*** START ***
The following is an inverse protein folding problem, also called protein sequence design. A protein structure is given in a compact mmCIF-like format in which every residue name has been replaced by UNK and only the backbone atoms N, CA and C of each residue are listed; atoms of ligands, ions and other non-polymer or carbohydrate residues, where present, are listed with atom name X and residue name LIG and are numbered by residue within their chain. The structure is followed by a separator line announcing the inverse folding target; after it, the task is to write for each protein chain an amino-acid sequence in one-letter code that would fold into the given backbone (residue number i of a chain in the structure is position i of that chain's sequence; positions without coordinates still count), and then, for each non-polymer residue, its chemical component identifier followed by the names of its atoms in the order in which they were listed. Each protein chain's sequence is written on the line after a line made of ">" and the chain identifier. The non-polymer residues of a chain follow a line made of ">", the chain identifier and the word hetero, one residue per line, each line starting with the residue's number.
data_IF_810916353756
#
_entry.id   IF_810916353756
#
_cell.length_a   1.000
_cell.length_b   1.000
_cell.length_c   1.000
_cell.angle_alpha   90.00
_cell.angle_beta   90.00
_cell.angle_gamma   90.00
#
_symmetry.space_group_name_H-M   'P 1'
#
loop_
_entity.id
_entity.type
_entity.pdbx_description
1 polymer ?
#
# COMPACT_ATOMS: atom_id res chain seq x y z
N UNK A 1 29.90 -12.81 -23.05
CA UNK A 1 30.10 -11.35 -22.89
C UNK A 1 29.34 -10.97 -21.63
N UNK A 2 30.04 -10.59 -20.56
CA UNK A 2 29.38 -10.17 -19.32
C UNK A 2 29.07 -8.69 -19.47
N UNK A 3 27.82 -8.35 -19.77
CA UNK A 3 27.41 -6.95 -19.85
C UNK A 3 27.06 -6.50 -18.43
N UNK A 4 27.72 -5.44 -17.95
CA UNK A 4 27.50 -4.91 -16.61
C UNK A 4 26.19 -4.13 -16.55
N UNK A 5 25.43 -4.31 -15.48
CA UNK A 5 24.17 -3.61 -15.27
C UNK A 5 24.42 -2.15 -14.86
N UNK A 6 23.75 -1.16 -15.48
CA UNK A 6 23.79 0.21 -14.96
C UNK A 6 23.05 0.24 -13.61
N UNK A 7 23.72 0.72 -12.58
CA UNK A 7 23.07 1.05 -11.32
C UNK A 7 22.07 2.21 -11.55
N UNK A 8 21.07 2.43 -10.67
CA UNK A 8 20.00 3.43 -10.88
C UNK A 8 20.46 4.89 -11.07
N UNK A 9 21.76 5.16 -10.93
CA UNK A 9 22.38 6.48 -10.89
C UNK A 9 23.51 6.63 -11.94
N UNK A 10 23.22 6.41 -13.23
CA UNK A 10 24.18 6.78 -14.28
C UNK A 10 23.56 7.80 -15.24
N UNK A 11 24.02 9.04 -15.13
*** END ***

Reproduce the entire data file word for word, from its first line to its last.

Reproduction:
The following is an inverse protein folding problem, also called protein sequence design. A protein structure is given in a compact mmCIF-like format in which every residue name has been replaced by UNK and only the backbone atoms N, CA and C of each residue are listed; atoms of ligands, ions and other non-polymer or carbohydrate residues, where present, are listed with atom name X and residue name LIG and are numbered by residue within their chain. The structure is followed by a separator line announcing the inverse folding target; after it, the task is to write for each protein chain an amino-acid sequence in one-letter code that would fold into the given backbone (residue number i of a chain in the structure is position i of that chain's sequence; positions without coordinates still count), and then, for each non-polymer residue, its chemical component identifier followed by the names of its atoms in the order in which they were listed. Each protein chain's sequence is written on the line after a line made of ">" and the chain identifier. The non-polymer residues of a chain follow a line made of ">", the chain identifier and the word hetero, one residue per line, each line starting with the residue's number.
data_IF_810916353756
#
_entry.id   IF_810916353756
#
_cell.length_a   1.000
_cell.length_b   1.000
_cell.length_c   1.000
_cell.angle_alpha   90.00
_cell.angle_beta   90.00
_cell.angle_gamma   90.00
#
_symmetry.space_group_name_H-M   'P 1'
#
loop_
_entity.id
_entity.type
_entity.pdbx_description
1 polymer ?
#
# COMPACT_ATOMS: atom_id res chain seq x y z
N UNK A 1 29.90 -12.81 -23.05
CA UNK A 1 30.10 -11.35 -22.89
C UNK A 1 29.34 -10.97 -21.63
N UNK A 2 30.04 -10.59 -20.56
CA UNK A 2 29.38 -10.17 -19.32
C UNK A 2 29.07 -8.69 -19.47
N UNK A 3 27.82 -8.35 -19.77
CA UNK A 3 27.41 -6.95 -19.85
C UNK A 3 27.06 -6.50 -18.43
N UNK A 4 27.72 -5.44 -17.95
CA UNK A 4 27.50 -4.91 -16.61
C UNK A 4 26.19 -4.13 -16.55
N UNK A 5 25.43 -4.31 -15.48
CA UNK A 5 24.17 -3.61 -15.27
C UNK A 5 24.42 -2.15 -14.86
N UNK A 6 23.75 -1.16 -15.48
CA UNK A 6 23.79 0.21 -14.96
C UNK A 6 23.05 0.24 -13.61
N UNK A 7 23.72 0.72 -12.58
CA UNK A 7 23.07 1.05 -11.32
C UNK A 7 22.07 2.21 -11.55
N UNK A 8 21.07 2.43 -10.67
CA UNK A 8 20.00 3.43 -10.88
C UNK A 8 20.46 4.89 -11.07
N UNK A 9 21.76 5.16 -10.93
CA UNK A 9 22.38 6.48 -10.89
C UNK A 9 23.51 6.63 -11.94
N UNK A 10 23.22 6.41 -13.23
CA UNK A 10 24.18 6.78 -14.28
C UNK A 10 23.56 7.80 -15.24
N UNK A 11 24.02 9.04 -15.13